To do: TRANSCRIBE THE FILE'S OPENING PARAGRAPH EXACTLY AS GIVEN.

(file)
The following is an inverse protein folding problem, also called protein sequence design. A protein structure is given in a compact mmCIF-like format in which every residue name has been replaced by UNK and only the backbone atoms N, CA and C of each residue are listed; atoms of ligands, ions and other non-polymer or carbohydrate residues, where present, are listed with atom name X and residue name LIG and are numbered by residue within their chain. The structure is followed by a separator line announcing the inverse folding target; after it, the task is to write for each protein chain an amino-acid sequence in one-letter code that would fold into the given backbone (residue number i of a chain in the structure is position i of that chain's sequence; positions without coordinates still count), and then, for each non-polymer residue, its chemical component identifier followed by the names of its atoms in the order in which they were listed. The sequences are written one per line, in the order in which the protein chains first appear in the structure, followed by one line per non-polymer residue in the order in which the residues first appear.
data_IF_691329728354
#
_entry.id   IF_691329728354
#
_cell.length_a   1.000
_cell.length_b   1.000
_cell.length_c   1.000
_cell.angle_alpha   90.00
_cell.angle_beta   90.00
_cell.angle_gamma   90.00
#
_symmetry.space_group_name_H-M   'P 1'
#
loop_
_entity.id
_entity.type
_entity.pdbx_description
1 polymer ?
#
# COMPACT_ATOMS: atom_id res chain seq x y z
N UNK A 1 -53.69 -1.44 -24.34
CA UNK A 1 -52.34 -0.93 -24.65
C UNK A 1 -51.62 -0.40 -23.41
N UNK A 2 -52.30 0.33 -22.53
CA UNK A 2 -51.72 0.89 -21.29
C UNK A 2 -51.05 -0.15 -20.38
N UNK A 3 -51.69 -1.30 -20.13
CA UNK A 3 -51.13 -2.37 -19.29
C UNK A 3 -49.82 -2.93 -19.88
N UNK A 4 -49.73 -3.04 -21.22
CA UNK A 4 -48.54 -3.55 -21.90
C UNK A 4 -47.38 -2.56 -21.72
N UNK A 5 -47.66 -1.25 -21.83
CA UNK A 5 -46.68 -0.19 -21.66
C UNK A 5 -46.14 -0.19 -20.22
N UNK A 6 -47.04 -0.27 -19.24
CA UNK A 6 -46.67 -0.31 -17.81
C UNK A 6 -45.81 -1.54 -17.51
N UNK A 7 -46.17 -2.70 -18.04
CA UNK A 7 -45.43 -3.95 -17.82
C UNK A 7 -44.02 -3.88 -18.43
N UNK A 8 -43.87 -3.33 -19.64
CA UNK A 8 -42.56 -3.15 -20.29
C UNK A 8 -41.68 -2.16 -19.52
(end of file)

The following is an inverse protein folding problem, also called protein sequence design. A protein structure is given in a compact mmCIF-like format in which every residue name has been replaced by UNK and only the backbone atoms N, CA and C of each residue are listed; atoms of ligands, ions and other non-polymer or carbohydrate residues, where present, are listed with atom name X and residue name LIG and are numbered by residue within their chain. The structure is followed by a separator line announcing the inverse folding target; after it, the task is to write for each protein chain an amino-acid sequence in one-letter code that would fold into the given backbone (residue number i of a chain in the structure is position i of that chain's sequence; positions without coordinates still count), and then, for each non-polymer residue, its chemical component identifier followed by the names of its atoms in the order in which they were listed. The sequences are written one per line, in the order in which the protein chains first appear in the structure, followed by one line per non-polymer residue in the order in which the residues first appear.